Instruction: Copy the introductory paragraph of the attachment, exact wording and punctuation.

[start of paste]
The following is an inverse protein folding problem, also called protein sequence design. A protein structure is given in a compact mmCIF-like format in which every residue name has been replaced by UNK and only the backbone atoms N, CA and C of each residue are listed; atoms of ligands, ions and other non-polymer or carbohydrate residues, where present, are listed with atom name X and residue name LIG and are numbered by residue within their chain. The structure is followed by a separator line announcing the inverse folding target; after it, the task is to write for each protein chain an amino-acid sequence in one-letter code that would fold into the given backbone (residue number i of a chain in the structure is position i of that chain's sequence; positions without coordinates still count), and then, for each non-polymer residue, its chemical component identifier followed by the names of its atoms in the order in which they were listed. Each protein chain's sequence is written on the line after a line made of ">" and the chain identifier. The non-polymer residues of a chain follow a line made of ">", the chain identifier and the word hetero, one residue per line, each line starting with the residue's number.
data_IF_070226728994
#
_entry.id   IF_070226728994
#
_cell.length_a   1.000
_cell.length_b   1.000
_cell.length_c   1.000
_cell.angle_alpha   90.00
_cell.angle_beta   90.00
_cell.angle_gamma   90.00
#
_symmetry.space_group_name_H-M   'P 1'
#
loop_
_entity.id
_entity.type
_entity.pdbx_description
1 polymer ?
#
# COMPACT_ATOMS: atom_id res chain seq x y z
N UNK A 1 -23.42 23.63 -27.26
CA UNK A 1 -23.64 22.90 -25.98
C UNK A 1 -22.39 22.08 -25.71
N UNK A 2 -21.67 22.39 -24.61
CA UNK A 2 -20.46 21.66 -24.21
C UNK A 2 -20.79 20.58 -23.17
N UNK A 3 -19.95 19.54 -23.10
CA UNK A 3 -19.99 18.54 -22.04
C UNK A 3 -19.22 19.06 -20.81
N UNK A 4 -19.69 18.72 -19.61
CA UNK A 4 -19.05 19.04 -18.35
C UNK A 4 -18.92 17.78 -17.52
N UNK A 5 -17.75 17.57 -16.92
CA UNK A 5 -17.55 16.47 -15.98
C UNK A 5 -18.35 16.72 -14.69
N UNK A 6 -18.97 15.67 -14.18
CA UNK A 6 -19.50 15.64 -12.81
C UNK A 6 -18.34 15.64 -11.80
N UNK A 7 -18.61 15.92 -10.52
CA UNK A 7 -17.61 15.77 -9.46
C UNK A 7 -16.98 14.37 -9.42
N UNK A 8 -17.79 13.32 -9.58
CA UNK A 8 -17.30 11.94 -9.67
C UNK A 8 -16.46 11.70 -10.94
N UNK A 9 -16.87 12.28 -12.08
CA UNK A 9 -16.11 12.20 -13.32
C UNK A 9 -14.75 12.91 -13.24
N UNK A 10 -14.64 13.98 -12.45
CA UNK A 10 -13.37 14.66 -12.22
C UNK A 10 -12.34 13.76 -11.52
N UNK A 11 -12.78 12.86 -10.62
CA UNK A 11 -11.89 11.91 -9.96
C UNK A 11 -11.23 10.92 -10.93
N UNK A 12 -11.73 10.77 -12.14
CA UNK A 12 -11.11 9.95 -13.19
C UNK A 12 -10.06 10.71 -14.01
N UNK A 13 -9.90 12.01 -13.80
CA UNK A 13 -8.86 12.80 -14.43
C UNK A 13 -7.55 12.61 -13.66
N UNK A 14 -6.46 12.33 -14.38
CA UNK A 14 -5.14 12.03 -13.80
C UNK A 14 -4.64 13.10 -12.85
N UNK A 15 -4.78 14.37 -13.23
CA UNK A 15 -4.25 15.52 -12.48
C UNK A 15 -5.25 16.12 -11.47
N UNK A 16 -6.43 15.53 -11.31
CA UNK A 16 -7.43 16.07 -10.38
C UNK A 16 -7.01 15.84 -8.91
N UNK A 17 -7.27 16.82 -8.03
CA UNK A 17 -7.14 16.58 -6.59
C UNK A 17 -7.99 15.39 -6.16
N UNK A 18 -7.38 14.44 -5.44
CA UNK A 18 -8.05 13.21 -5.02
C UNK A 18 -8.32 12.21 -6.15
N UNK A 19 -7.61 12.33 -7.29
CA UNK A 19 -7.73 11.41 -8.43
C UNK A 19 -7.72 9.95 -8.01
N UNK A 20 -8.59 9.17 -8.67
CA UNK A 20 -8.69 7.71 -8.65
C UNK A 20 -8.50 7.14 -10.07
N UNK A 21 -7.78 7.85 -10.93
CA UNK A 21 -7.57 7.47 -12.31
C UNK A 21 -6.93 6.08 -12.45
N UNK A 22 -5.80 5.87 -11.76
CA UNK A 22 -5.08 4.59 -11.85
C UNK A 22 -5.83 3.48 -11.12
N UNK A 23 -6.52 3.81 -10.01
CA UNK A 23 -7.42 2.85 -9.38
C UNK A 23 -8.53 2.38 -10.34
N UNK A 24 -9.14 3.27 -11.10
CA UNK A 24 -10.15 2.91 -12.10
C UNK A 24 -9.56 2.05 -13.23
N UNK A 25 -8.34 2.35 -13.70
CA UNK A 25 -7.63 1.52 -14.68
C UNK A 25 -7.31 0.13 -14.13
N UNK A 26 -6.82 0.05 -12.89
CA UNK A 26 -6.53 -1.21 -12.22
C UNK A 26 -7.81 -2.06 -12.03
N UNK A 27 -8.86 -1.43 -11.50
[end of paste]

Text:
The following is an inverse protein folding problem, also called protein sequence design. A protein structure is given in a compact mmCIF-like format in which every residue name has been replaced by UNK and only the backbone atoms N, CA and C of each residue are listed; atoms of ligands, ions and other non-polymer or carbohydrate residues, where present, are listed with atom name X and residue name LIG and are numbered by residue within their chain. The structure is followed by a separator line announcing the inverse folding target; after it, the task is to write for each protein chain an amino-acid sequence in one-letter code that would fold into the given backbone (residue number i of a chain in the structure is position i of that chain's sequence; positions without coordinates still count), and then, for each non-polymer residue, its chemical component identifier followed by the names of its atoms in the order in which they were listed. Each protein chain's sequence is written on the line after a line made of ">" and the chain identifier. The non-polymer residues of a chain follow a line made of ">", the chain identifier and the word hetero, one residue per line, each line starting with the residue's number.